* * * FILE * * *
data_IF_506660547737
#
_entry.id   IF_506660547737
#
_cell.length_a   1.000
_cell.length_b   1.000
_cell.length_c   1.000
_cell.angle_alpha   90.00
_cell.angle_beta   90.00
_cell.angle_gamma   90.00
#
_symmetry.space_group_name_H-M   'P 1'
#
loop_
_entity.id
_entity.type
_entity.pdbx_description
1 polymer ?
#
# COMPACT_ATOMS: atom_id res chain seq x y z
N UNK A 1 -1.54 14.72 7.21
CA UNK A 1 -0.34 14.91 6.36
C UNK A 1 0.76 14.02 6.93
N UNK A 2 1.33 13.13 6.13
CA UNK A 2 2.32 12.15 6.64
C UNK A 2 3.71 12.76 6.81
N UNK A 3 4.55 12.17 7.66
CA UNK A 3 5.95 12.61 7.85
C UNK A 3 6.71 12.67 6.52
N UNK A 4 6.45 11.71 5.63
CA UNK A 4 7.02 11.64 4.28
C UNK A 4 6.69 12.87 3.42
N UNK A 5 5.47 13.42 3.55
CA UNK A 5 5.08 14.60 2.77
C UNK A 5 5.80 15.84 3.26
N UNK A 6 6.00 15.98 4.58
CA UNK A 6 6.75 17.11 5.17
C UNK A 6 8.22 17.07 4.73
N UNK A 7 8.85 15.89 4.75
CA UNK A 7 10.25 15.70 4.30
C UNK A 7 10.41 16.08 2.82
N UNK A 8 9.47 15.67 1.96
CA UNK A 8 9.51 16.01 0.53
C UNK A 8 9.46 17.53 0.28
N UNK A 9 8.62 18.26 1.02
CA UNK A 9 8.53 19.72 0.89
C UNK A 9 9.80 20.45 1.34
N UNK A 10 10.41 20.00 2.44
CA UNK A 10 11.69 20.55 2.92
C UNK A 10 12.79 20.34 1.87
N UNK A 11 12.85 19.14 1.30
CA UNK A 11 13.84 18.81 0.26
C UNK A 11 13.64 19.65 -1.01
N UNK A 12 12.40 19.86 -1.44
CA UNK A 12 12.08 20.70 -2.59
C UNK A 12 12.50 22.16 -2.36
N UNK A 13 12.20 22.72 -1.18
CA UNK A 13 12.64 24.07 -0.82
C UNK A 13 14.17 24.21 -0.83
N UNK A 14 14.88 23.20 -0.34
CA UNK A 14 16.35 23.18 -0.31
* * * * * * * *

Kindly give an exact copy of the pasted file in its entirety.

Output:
data_IF_506660547737
#
_entry.id   IF_506660547737
#
_cell.length_a   1.000
_cell.length_b   1.000
_cell.length_c   1.000
_cell.angle_alpha   90.00
_cell.angle_beta   90.00
_cell.angle_gamma   90.00
#
_symmetry.space_group_name_H-M   'P 1'
#
loop_
_entity.id
_entity.type
_entity.pdbx_description
1 polymer ?
#
# COMPACT_ATOMS: atom_id res chain seq x y z
N UNK A 1 -1.54 14.72 7.21
CA UNK A 1 -0.34 14.91 6.36
C UNK A 1 0.76 14.02 6.93
N UNK A 2 1.33 13.13 6.13
CA UNK A 2 2.32 12.15 6.64
C UNK A 2 3.71 12.76 6.81
N UNK A 3 4.55 12.17 7.66
CA UNK A 3 5.95 12.61 7.85
C UNK A 3 6.71 12.67 6.52
N UNK A 4 6.45 11.71 5.63
CA UNK A 4 7.02 11.64 4.28
C UNK A 4 6.69 12.87 3.42
N UNK A 5 5.47 13.42 3.55
CA UNK A 5 5.08 14.60 2.77
C UNK A 5 5.80 15.84 3.26
N UNK A 6 6.00 15.98 4.58
CA UNK A 6 6.75 17.11 5.17
C UNK A 6 8.22 17.07 4.73
N UNK A 7 8.85 15.89 4.75
CA UNK A 7 10.25 15.70 4.30
C UNK A 7 10.41 16.08 2.82
N UNK A 8 9.47 15.67 1.96
CA UNK A 8 9.51 16.01 0.53
C UNK A 8 9.46 17.53 0.28
N UNK A 9 8.62 18.26 1.02
CA UNK A 9 8.53 19.72 0.89
C UNK A 9 9.80 20.45 1.34
N UNK A 10 10.41 20.00 2.44
CA UNK A 10 11.69 20.55 2.92
C UNK A 10 12.79 20.34 1.87
N UNK A 11 12.85 19.14 1.30
CA UNK A 11 13.84 18.81 0.26
C UNK A 11 13.64 19.65 -1.01
N UNK A 12 12.40 19.86 -1.44
CA UNK A 12 12.08 20.70 -2.59
C UNK A 12 12.50 22.16 -2.36
N UNK A 13 12.20 22.72 -1.18
CA UNK A 13 12.64 24.07 -0.82
C UNK A 13 14.17 24.21 -0.83
N UNK A 14 14.88 23.20 -0.34
CA UNK A 14 16.35 23.18 -0.31